Japanese Authorities Consider Harvesting Backup Bone Marrow Before Sending Nuclear Plant Workers In

Radiation Protection Suits

This photo was taken at a U.S. Navy exercise in Italy.Wikimedia Commons

Japanese authorities are considering harvesting bone marrow from workers at the stricken Fukushima nuclear power plant, hoping an infusion of their own healthy cells could save their lives if they're exposed to dangerous radiation levels.

The procedure, known as autologous stem cell transplantation, is already used to help cancer patients whose bone marrow is destroyed by high doses of chemotherapy or radiation treatment. It is also used to treat cancers that destroy blood marrow, like leukemia, multiple myeloma and lymphoma.

The Guardian reports the plan is a precautionary measure that could help save the lives of engineers and water cannon operators who have been desperately trying to bring the damaged reactors under control.

Workers would be given blood growth factor proteins that cause their bone marrow to produce more blood stem cells and release them into the bloodstream. In a process called apheresis, which is used for donating platelets and blood plasma, they would be hooked up to a machine that filters their blood, separating the stem cells from the rest of the bloodstream. The blood is returned to their bodies, and the harvested stem cells would be frozen and kept in storage.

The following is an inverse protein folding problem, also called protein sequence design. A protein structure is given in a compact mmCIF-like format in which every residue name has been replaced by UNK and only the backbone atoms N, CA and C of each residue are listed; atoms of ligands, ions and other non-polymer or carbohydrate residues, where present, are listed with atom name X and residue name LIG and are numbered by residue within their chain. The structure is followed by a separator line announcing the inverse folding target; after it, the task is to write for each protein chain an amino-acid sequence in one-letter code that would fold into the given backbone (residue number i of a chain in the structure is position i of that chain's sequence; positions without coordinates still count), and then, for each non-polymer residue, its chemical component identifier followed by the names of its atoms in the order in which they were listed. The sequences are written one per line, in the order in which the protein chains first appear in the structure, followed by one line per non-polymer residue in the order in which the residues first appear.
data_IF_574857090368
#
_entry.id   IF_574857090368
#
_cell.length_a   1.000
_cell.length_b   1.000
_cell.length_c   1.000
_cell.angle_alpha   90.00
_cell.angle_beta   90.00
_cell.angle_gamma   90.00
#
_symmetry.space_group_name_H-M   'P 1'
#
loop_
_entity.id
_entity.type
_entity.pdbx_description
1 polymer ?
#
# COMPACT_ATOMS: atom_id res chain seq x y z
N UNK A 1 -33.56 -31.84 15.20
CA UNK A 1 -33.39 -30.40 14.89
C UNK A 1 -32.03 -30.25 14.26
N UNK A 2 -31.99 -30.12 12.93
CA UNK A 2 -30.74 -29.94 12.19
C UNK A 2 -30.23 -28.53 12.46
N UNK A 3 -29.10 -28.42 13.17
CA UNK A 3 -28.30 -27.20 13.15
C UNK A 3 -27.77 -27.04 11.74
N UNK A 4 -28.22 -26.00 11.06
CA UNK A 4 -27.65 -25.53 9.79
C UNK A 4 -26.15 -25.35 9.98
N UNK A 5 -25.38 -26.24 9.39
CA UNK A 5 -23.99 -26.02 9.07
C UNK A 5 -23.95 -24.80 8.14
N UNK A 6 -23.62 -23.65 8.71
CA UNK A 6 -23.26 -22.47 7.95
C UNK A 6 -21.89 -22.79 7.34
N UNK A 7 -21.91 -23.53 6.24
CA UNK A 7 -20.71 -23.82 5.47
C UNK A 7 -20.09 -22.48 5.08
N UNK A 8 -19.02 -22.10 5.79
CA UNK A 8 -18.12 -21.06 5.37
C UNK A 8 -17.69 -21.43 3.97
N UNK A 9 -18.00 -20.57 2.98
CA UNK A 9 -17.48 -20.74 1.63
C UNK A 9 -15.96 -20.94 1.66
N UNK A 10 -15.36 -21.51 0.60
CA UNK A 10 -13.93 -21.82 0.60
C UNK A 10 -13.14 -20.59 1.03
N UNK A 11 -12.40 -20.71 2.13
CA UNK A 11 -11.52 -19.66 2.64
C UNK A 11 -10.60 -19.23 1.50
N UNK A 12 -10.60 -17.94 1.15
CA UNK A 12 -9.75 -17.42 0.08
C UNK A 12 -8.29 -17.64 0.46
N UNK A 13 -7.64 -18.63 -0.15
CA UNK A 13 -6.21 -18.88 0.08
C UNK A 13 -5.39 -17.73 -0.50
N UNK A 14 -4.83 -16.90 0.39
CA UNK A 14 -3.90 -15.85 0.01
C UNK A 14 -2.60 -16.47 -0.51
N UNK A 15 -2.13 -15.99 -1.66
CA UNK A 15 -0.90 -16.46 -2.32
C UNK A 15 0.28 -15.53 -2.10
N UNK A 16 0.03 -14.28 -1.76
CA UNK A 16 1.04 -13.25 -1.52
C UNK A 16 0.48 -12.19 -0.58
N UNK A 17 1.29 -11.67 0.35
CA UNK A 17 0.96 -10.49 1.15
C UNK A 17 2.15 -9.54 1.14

If the workers' bone marrow is damaged by radiation, the stored cells could be returned to their bodies to reconstitute their immune systems. That process, called engraftment, would require a hospital stay of a couple weeks, and it could take one or two years to recover, according to an explanation at the University of Michigan Comprehensive Cancer Center.

More than 50 European hospitals have already agreed to help the Japanese if asked, according to the Guardian.

But the procedure would not guarantee the workers' long-term health, cautioned Robert Peter Gale, an American medical researcher who is advising the Japanese, according to the Guardian. Their lungs, gastrointestinal systems and other bodily functions would also be damaged if exposed to high radiation levels.

Here's hoping teams of shellacking and radiation-monitoring robots can prevent this from being necessary.